Still life is one of the most neglected genres, not only in photography but also in the history of art. It is only rarely discussed, despite the still-life picture being as pervasive as it is maligned. Art historians too complain that the still life is neglected and ignored. This is even indicated in the title of Norman Bryson’s book on stilllife paintings: Looking at the Overlooked.1 Yet paradoxically, still-life images are also some of the most highly rated and revered pictures of all time. No one would deny the painterly quality of Chardin’s carefully balanced tabletop scenes of food or the famous apples in Cézanne’s Post-Impressionist paintings or the ever-popular expressionist Sunflower paintings by Vincent van Gogh. Many, if not all, people love still-life pictures, and one might even be forgiven for thinking that still life is a form where visual innovation often occurs first, especially in the history of avant-garde art.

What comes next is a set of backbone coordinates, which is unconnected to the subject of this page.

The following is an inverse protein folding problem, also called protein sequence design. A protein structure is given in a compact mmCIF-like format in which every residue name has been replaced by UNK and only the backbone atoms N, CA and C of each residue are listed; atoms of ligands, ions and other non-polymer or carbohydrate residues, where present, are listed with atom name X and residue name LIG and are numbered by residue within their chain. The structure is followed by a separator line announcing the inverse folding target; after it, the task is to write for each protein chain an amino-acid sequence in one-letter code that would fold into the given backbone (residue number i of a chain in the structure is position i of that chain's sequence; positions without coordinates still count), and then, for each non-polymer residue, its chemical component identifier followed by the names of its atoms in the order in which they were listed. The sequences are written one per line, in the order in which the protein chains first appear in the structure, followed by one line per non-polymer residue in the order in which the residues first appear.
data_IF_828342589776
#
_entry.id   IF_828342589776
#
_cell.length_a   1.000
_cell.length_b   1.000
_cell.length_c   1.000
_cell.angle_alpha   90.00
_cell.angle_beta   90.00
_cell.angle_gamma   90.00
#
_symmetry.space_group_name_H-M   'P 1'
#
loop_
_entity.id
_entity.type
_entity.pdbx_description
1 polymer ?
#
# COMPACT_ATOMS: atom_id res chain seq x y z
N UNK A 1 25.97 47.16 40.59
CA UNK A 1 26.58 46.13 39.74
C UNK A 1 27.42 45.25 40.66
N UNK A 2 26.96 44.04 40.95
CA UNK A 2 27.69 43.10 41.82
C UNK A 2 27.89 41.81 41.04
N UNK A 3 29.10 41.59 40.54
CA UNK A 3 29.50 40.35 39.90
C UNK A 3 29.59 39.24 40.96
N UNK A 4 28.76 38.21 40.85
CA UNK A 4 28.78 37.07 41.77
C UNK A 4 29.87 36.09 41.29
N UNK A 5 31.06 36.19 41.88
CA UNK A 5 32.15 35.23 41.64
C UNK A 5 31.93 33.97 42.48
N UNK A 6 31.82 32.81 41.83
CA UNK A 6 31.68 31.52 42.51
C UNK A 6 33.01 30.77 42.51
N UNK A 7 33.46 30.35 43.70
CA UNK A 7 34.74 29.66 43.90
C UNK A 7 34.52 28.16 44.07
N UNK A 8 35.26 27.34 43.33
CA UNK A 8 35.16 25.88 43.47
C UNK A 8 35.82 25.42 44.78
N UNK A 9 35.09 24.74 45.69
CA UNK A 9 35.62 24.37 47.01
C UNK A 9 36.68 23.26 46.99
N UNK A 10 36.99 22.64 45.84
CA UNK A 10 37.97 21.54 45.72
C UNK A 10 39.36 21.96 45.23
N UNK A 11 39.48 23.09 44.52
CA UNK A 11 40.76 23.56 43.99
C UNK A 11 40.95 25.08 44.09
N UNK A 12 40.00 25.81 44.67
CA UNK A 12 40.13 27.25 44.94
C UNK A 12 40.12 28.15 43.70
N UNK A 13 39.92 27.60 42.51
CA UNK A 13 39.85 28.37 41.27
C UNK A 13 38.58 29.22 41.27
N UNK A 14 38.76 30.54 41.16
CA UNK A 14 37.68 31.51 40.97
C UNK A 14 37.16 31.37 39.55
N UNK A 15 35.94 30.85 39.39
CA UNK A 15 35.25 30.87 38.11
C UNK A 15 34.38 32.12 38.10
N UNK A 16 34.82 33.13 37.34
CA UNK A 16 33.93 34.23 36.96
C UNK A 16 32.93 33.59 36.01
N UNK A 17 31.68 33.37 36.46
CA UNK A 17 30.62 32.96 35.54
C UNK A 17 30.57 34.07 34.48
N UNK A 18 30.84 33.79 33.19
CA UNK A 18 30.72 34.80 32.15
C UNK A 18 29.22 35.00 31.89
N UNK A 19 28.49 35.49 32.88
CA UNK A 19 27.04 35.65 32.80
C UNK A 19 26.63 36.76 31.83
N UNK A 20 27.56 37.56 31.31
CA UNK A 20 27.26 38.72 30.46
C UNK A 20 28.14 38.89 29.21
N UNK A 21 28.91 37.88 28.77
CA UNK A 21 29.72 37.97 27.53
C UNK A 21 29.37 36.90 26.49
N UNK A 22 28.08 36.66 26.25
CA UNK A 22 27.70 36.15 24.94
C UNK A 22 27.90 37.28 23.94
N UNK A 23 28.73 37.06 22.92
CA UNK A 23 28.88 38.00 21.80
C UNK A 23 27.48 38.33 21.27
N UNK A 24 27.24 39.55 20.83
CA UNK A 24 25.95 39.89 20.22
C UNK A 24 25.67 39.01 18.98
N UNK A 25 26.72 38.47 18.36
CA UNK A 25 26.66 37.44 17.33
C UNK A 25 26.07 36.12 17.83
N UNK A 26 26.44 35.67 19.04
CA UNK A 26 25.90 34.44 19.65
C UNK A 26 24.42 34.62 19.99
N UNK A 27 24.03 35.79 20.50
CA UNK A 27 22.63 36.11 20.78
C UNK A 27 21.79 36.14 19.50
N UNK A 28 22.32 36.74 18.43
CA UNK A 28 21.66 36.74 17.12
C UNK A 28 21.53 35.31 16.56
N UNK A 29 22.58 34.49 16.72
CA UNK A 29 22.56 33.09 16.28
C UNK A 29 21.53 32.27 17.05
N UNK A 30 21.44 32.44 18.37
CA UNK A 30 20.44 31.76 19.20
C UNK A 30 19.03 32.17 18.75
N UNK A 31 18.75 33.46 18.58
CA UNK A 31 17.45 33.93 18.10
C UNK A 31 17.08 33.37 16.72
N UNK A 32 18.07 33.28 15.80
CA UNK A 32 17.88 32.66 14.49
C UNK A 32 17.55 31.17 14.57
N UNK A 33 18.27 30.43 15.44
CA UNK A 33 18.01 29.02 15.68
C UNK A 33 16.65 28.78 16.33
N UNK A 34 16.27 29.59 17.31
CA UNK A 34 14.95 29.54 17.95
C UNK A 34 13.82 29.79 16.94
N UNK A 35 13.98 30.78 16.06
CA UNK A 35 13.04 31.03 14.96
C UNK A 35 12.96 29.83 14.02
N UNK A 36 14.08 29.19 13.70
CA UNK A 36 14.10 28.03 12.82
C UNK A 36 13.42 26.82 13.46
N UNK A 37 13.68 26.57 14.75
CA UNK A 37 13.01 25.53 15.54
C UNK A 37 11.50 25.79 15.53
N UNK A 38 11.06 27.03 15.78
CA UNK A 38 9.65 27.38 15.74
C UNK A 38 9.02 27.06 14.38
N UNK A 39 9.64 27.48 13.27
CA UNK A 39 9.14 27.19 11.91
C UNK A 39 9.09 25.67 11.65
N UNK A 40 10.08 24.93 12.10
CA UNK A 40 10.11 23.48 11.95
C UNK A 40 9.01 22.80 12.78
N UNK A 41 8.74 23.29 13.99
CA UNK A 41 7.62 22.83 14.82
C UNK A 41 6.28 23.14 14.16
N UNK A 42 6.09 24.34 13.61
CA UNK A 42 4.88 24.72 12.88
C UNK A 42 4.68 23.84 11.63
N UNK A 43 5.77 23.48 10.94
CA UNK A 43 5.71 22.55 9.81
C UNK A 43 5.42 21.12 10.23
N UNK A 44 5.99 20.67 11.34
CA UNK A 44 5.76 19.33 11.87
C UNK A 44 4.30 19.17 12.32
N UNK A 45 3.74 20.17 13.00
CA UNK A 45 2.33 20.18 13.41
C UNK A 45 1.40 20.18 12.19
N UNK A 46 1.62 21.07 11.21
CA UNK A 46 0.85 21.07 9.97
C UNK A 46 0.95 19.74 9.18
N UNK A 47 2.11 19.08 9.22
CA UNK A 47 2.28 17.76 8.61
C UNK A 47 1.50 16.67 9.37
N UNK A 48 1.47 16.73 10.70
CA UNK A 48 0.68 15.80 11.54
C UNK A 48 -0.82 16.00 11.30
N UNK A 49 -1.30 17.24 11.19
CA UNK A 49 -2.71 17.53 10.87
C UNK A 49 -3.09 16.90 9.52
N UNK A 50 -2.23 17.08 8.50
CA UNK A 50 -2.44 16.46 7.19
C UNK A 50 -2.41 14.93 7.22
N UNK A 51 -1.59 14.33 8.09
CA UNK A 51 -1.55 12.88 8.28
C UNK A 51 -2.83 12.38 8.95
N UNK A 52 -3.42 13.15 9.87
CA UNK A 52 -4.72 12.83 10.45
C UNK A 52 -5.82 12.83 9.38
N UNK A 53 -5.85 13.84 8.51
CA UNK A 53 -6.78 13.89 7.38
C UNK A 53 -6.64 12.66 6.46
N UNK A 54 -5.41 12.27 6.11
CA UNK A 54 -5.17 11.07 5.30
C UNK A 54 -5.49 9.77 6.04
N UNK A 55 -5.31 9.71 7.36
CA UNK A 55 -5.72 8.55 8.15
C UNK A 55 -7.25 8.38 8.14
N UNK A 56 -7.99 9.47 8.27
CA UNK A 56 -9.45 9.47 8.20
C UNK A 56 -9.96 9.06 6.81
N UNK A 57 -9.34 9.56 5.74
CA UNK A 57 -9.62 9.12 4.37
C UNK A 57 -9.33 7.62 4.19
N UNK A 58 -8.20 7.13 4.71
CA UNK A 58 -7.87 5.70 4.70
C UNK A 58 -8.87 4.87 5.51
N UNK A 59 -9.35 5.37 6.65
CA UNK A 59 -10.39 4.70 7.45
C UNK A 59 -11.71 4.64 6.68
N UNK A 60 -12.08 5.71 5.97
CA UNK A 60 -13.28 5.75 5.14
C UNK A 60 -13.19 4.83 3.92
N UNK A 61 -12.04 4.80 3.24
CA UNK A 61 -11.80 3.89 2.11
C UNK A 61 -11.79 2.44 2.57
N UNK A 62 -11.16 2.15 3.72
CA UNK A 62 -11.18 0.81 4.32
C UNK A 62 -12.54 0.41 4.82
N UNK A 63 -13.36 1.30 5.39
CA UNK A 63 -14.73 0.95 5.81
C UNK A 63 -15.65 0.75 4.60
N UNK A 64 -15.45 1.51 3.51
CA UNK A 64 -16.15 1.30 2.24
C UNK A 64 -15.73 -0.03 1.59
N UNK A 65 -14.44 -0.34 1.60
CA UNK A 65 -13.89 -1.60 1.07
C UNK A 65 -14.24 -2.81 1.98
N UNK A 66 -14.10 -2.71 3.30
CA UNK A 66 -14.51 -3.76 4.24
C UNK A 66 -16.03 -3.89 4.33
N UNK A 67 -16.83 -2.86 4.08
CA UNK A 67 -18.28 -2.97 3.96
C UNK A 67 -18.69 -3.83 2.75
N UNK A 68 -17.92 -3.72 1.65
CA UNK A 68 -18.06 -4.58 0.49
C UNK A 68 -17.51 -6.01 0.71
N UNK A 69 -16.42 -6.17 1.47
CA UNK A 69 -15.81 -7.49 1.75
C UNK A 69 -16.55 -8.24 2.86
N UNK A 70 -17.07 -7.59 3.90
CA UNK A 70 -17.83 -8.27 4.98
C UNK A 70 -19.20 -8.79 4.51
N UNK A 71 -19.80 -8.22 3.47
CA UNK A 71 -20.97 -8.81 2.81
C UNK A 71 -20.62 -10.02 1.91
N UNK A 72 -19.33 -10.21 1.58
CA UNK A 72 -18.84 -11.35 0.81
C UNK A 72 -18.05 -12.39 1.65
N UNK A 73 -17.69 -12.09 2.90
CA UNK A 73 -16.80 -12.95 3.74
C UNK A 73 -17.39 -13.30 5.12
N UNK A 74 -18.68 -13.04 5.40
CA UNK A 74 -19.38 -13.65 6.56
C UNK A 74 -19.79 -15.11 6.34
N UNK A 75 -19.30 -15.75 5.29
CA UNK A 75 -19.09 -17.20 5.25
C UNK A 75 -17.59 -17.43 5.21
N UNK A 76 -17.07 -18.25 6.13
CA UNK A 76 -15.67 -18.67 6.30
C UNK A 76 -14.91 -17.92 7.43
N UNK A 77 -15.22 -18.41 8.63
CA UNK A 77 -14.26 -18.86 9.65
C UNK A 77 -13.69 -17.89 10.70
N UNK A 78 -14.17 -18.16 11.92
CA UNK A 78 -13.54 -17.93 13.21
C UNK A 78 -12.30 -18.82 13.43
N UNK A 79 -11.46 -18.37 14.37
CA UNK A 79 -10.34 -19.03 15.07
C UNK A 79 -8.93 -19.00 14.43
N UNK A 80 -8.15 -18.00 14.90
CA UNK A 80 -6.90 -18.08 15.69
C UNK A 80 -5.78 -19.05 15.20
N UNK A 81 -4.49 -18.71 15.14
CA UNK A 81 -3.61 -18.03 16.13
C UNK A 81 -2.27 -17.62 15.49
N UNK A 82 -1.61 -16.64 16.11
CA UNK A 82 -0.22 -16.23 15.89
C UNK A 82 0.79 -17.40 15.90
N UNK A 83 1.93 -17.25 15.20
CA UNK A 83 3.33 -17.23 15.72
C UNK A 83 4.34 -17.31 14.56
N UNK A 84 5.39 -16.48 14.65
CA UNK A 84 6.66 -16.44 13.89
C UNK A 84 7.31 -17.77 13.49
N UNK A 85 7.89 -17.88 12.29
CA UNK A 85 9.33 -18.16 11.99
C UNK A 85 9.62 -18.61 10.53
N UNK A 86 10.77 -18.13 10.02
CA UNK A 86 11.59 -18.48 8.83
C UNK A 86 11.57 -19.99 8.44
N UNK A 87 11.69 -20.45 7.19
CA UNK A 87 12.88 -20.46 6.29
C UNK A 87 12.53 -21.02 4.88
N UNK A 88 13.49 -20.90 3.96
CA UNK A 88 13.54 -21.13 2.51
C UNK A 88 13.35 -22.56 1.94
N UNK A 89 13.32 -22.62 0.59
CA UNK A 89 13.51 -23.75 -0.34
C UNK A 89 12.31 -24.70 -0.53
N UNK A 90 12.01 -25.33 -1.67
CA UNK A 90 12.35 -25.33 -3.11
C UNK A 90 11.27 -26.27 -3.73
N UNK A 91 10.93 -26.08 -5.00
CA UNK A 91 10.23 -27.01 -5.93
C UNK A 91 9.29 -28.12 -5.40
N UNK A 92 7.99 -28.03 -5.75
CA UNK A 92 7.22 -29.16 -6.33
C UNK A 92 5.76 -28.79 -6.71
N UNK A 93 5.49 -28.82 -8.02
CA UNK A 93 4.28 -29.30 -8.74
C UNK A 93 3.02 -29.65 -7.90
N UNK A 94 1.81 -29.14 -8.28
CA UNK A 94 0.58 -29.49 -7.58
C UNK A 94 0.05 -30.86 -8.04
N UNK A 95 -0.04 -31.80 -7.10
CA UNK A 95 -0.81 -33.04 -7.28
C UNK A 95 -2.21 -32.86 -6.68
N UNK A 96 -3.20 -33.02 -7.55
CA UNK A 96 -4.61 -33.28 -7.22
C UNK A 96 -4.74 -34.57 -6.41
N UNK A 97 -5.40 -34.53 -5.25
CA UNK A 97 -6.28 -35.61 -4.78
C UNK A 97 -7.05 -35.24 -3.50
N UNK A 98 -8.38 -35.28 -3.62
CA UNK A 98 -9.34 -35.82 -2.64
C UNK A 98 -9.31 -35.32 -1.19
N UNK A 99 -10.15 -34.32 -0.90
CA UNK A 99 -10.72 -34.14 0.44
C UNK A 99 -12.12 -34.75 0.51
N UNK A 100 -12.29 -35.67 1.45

Cubism, for instance, not only used still life (guitars, vases, crockery) repeatedly to develop its thinking, it also completely dismantled its objects by breaking with any illusion of three-dimensional depth in pictorial ‘realism’. Evidence of the importance of the genre is given in philosophy too, where the humble still-life picture pops up in Martin Heidegger’s essay ‘The Origin of the Work of Art’. Heidegger uses a painting by Vincent van Gogh, titled Pair of Shoes (more bleak than the Sunflower pictures he is famed for), to meditate on a philosophy of art.2 A discussion of the same Van Gogh still life reappears in Frederic Jameson’s classic 1980s essay on postmodernism, while Jacques Derrida’s book, Truth in Painting, also engages with it – partly as his response to Heidegger and to deconstruct the claim that it is a pair of shoes.3 Still life offers the opportunity to depict objects in space and also a space for the critique of objects. What seems odd is this quiet persistence and presence of the still-life picture. Still life as a category will not go away. Resolute, stoic and despite being dismissed as trivial, it exists – and more, it innovates. So from these, admittedly brief, examples we might surmise that still life is actually much more important than it has